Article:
Yes we do. What is The Ideal Temperature For a Commercial Swimming Pool?

Have you ever been home watching Michael Phelps or a diving competition on TV and wondered if the water had to be set at a special temperature? I have, plenty of times too. This is what has led me to today’s article: What is the ideal temperature for commercial swimming pools?

Competitive Swimming Temperature Regulations

Turns out there are rules for water temperature for competitive swimming. Olympic swimming, the Red Cross and FINA (The international governing body of swimming, diving, water polo, synchronized swimming and open water diving), have set the water temperature for competitive swimming between 25°-28°C, and 27°C for synchronized swimming. Warmer water is less dense and therefore less friction as a swimmers body moves through it. Standard water temperatures ensure that all performances are on a level state of conditions.

This research answered my original question, and then I got to thinking about what would happen if these regulations were not in place and the water was either too hot or cold? What would be the consequences? Let’s explore those topics next.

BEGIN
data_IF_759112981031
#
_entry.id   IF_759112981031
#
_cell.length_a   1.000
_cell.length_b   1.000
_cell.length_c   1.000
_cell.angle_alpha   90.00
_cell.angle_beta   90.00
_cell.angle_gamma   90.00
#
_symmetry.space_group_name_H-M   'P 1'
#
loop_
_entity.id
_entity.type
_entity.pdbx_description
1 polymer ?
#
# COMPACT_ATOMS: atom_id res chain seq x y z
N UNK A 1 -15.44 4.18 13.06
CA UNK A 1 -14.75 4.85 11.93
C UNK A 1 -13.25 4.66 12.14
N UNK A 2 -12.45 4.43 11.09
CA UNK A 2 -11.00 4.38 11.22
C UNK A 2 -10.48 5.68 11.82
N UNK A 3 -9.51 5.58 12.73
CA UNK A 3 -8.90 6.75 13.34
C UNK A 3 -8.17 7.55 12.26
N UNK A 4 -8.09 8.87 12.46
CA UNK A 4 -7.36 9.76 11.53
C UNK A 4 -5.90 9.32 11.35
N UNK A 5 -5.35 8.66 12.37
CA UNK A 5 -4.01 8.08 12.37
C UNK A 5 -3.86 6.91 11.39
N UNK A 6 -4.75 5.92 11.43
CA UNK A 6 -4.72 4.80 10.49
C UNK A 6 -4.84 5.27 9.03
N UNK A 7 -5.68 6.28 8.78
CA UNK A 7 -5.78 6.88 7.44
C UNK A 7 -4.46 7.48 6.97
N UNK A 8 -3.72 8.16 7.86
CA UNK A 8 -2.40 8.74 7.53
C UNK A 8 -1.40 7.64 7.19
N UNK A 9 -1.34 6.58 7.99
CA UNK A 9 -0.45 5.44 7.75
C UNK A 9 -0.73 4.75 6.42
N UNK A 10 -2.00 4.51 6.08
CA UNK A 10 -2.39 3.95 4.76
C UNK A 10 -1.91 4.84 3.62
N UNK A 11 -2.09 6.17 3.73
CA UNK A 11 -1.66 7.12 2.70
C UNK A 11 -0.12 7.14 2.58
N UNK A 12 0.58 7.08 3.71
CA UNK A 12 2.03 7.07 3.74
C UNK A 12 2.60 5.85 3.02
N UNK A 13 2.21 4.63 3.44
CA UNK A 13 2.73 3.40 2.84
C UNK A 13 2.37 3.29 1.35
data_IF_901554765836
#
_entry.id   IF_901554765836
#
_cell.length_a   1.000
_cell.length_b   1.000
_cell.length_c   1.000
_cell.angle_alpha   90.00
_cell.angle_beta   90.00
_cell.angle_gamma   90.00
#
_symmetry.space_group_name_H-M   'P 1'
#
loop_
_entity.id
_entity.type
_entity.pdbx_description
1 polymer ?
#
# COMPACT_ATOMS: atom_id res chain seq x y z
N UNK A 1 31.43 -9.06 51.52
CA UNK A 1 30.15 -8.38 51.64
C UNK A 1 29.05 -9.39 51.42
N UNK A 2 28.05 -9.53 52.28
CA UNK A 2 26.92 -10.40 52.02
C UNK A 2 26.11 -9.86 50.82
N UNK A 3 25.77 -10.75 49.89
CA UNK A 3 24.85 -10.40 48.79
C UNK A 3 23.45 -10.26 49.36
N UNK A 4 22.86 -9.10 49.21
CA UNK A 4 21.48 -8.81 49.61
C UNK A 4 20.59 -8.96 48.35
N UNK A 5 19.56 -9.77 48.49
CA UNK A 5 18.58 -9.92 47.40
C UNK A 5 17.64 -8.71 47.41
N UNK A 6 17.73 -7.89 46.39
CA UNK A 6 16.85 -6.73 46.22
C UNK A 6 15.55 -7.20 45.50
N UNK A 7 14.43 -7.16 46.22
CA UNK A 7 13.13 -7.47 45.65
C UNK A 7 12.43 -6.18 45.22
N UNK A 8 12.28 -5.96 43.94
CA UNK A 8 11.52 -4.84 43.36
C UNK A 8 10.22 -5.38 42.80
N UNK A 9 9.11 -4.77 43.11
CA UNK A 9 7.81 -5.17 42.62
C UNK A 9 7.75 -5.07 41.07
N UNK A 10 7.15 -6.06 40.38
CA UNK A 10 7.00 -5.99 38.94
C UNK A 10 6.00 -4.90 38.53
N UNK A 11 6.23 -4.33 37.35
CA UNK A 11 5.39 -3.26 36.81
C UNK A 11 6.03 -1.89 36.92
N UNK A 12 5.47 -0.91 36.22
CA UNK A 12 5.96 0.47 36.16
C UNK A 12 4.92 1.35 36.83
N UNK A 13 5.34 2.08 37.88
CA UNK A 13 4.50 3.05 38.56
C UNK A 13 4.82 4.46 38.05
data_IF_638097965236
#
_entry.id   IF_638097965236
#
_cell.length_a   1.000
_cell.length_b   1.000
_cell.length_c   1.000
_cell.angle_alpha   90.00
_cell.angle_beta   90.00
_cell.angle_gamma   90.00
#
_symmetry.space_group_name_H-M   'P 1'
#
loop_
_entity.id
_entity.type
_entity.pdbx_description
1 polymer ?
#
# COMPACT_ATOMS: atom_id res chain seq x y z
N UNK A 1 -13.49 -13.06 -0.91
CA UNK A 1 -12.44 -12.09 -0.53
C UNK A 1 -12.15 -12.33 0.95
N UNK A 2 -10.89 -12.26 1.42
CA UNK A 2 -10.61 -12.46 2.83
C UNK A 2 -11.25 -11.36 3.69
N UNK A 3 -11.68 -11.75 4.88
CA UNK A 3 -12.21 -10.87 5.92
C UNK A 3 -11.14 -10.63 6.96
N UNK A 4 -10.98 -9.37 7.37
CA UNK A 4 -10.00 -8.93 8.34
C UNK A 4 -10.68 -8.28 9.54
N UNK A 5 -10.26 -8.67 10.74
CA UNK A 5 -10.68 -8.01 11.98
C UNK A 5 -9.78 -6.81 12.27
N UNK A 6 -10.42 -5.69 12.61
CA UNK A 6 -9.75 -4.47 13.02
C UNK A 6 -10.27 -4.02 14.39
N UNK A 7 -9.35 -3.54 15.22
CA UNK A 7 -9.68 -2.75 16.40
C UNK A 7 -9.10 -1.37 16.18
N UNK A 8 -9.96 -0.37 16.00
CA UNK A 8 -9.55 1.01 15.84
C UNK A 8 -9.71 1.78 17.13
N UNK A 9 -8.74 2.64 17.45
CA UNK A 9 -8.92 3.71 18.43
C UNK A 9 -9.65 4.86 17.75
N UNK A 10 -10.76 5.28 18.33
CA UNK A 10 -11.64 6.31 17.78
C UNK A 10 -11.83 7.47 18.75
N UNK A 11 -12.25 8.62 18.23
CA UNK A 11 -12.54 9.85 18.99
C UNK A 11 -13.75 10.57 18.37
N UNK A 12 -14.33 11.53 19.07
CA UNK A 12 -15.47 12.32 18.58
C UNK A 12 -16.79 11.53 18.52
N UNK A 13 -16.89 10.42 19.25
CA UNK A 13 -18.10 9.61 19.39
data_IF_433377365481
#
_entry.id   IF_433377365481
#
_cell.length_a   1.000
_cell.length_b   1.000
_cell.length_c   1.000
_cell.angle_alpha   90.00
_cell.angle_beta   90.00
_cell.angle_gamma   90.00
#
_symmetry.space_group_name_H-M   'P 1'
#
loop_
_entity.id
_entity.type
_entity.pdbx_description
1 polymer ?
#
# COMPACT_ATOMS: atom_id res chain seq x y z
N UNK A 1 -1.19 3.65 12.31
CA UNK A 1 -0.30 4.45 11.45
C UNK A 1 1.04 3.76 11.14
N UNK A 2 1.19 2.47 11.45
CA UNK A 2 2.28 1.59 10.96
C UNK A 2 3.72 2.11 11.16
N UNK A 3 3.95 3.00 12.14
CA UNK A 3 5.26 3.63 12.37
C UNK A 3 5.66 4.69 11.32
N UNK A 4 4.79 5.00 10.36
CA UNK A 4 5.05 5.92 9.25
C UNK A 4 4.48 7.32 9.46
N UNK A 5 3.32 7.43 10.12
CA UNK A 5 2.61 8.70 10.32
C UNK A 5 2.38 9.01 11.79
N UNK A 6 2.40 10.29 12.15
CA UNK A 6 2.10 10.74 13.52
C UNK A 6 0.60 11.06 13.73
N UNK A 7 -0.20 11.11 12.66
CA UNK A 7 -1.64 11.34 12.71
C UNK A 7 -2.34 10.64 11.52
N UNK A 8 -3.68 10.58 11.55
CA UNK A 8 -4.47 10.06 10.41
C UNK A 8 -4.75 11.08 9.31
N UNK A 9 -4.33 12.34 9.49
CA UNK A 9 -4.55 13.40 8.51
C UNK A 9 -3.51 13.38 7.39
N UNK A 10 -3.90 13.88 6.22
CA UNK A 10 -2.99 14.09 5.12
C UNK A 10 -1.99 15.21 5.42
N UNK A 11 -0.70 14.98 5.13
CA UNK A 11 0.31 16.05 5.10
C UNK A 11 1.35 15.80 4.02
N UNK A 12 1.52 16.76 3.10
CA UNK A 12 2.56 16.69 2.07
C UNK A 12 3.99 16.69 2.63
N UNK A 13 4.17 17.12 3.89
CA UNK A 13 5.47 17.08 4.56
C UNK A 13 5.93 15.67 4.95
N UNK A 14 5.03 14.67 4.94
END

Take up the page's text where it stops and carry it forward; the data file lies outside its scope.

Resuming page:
What Temperature is Too Warm for a Commercial Pool?

Pools with water that is too warm can be harmful to swimmers in a number of ways dehydration, muscle cramps and overheating of the body are just some of the complications athletes can suffer from when the water is too warm.

Water chemistry is another factor that comes into play when the water is too warm it is very problematic to treat warm water with chemicals. Bacteria, algae and other organisms thrive under warm water conditions this is obviously harmful not just for athletes but the general public in a commercial swimming pool, for competitive pools the water should be no higher than 28°C, for recreational pools the recommended maximum is 29°C.

What Temperature is Too Cold for a Commercial Pool?

The obvious hazard with cold water is that it shocks the system. But there are more dangerous aspects to it too, when the water is too cold, it can have fatal effects to the swimmers heart, those with heart problems can go into cardiac arrest.

When the pool water is too cold the chemical reactions slow down, chlorine demand slows down, which can create over chlorination issues if the dosage rate is not adjusted. Another issue that may arise is the fact that most Salt Chlorine Generators will not operate if the water temperature is below roughly 15°C.

Most hotels and resorts keep the temperature of their pools at a comfortable 82° to 27° to 29°C. This is warm enough for comfortable swimming and lounging. Same for most condominium units institutional and public pools.